Malaysia is recognized as one of the 12 nations with mega biodiversity, with a wide range of flora and fauna. Unfortunately, most Malaysians do not have much interest or appreciate the diversity of flora and fauna in our country. Not many people are interested in going into the jungle. Ecotourism, which has great potential in this country, is sadly neglected. To aggravate matter, there are a lot of people who are interested to consume exotic animal meat, ranging from monitor lizard, bear paws to tiger penis for the purported aphrodisiac properties. Hence, in Malaysia, human beings eat more tigers than tigers eating man every year.
Trading in protected and threatened species is a lucrative business. A monitor lizard can cost up to RM50-100 and there seems to be ever-ready market. Even the anteater is not spared. Since forest is regarded as the state matter, the protection of the forest and the natural habitat of the animals falls within the state government. Most MBs or CMs plus the EXCOs or the EXCO in charge of the forest often have no interest or lack of knowledge or do not have the political will to protect their forest. When I was an EXCO in Johor, I was put in charge of looking after the forest. It was during this time about 10 years that I came to learn a lot about the flora and fauna and that there is lack of awareness, interest and commitment in looking after our forest with its diversity of flora and fauna. It was through the support of Tan Sri Muhyiddin, the then Johor MB and Datuk Abdul Ghani, who is still the Johor MB that I managed:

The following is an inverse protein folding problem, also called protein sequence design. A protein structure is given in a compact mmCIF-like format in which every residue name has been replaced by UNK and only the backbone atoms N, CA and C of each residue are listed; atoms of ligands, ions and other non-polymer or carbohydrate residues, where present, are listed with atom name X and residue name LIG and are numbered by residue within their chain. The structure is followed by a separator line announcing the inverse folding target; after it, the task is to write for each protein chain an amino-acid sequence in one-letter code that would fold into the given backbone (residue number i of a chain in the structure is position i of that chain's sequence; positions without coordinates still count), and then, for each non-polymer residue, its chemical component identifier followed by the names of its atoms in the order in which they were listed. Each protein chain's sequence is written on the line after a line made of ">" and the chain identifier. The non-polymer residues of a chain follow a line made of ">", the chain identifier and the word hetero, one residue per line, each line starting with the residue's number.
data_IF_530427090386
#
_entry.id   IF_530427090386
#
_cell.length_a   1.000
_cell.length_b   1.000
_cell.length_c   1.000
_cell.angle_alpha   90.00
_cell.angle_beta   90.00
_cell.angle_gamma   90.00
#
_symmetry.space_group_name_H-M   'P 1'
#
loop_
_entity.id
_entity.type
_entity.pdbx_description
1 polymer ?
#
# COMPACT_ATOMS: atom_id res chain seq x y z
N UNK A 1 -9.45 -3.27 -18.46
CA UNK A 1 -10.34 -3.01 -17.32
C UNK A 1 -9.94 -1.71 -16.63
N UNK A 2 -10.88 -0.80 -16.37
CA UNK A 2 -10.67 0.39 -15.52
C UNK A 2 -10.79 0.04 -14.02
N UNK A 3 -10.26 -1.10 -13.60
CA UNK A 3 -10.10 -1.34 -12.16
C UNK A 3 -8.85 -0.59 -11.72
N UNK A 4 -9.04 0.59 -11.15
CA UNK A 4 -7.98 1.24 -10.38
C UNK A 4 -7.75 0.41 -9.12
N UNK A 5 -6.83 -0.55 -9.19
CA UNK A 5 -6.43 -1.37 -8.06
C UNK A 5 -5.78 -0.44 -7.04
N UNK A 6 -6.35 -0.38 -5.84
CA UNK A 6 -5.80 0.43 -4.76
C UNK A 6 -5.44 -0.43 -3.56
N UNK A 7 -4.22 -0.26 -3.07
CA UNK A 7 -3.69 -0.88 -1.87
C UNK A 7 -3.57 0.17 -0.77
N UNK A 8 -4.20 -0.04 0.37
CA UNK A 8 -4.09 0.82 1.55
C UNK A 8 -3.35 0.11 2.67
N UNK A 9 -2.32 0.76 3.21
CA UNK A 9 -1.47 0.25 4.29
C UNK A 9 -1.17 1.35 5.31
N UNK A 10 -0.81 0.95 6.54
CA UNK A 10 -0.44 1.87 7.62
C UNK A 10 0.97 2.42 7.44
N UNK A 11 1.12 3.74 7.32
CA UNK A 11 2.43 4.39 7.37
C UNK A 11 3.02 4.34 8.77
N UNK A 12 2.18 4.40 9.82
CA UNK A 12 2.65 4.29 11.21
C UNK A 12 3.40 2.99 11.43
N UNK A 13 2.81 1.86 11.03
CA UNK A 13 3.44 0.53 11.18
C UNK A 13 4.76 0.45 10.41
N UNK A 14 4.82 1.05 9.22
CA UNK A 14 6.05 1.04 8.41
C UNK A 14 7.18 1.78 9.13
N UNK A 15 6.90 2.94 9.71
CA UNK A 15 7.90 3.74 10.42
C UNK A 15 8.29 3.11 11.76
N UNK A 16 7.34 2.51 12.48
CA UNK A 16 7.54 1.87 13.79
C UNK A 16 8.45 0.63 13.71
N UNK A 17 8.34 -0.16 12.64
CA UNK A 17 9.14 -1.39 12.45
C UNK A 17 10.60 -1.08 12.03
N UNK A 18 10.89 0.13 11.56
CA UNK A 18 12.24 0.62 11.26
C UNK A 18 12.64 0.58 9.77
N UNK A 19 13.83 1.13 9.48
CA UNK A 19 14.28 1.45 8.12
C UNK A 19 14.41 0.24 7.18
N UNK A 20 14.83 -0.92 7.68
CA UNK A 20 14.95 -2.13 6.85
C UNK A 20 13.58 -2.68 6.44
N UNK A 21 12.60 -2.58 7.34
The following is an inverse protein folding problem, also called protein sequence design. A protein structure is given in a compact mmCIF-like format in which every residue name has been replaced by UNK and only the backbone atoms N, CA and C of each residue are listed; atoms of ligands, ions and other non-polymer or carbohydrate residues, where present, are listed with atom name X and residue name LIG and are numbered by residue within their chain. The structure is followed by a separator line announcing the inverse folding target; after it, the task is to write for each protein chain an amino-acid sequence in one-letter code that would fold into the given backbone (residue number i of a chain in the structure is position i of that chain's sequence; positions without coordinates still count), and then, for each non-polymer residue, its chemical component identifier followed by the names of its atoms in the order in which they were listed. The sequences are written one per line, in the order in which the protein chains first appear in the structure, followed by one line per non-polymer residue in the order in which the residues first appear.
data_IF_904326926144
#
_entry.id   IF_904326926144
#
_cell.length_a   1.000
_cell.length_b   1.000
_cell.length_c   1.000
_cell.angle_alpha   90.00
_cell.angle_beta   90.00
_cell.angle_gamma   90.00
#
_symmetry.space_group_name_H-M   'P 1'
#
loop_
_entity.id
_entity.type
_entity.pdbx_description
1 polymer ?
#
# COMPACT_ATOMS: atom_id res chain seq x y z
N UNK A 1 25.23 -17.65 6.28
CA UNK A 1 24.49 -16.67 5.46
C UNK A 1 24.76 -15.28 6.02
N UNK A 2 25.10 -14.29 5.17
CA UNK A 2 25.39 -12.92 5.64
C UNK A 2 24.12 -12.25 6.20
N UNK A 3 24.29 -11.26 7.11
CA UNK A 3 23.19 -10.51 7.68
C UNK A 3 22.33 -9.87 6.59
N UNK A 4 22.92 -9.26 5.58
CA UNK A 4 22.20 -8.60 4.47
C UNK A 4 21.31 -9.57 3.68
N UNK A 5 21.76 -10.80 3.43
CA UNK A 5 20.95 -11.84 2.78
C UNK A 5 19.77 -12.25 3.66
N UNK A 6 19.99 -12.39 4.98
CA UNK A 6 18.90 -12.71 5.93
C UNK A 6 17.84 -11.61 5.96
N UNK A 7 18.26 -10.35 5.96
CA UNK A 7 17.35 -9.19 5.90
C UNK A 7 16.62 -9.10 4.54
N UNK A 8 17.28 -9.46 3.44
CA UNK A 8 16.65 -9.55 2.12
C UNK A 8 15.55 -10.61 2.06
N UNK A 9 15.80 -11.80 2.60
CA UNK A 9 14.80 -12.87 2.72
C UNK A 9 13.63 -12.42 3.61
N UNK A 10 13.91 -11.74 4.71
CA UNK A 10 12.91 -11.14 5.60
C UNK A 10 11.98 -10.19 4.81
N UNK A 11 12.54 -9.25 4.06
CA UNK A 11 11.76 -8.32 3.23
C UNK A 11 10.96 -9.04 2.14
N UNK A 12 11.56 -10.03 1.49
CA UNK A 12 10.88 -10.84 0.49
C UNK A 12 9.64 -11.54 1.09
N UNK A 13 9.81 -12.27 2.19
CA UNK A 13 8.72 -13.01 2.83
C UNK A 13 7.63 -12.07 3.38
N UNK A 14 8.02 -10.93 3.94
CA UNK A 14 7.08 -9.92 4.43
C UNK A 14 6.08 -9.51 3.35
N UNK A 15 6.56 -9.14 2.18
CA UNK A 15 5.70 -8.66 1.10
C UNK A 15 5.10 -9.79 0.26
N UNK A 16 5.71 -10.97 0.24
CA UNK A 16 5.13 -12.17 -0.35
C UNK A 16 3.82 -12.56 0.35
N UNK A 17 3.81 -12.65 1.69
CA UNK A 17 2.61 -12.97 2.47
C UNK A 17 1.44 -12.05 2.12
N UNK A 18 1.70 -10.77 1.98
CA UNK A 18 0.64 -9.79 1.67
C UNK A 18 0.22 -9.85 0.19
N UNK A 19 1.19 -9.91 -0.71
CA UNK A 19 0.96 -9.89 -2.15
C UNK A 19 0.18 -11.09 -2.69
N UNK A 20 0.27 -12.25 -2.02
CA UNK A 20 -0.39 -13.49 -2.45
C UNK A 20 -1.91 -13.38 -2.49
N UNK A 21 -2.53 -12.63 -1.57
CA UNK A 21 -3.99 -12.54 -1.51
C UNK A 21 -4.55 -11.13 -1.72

1) To gazette Endau Rompin Johor site as the state park and that these gazettement can only be removed in the state assembly of Johor and not through the executive power of the MB. In this respect, I must thank the Danish government for funding through Danced, a sum of RM6 million to develop an Educational and Research Centre in the jungle of Endau Rompin. I also constructed a dormitory and 30 chalets with the help of the Orang Asli community. The electricity is generated by solar power. Since I have not gone into the Endau Rompin state park in Kg Peta in the last 5 years, I hope that the Educational and Research Centre is still functioning. There used to be foreign and local scientists staying deep in the jungle doing research on tropical flora and fauna. I even started an arbotariuam and also an area for the cultivation of wellknown herbal products found within the jungle, like Tongkat Ali, Kacip Fatimah and etc. A 2nd scientific expedition was launched during this time, comprising scientists from UKM, UM. I found that there was not much enthusiasm that every time I proposed to conduct a meeting deep in the jungle.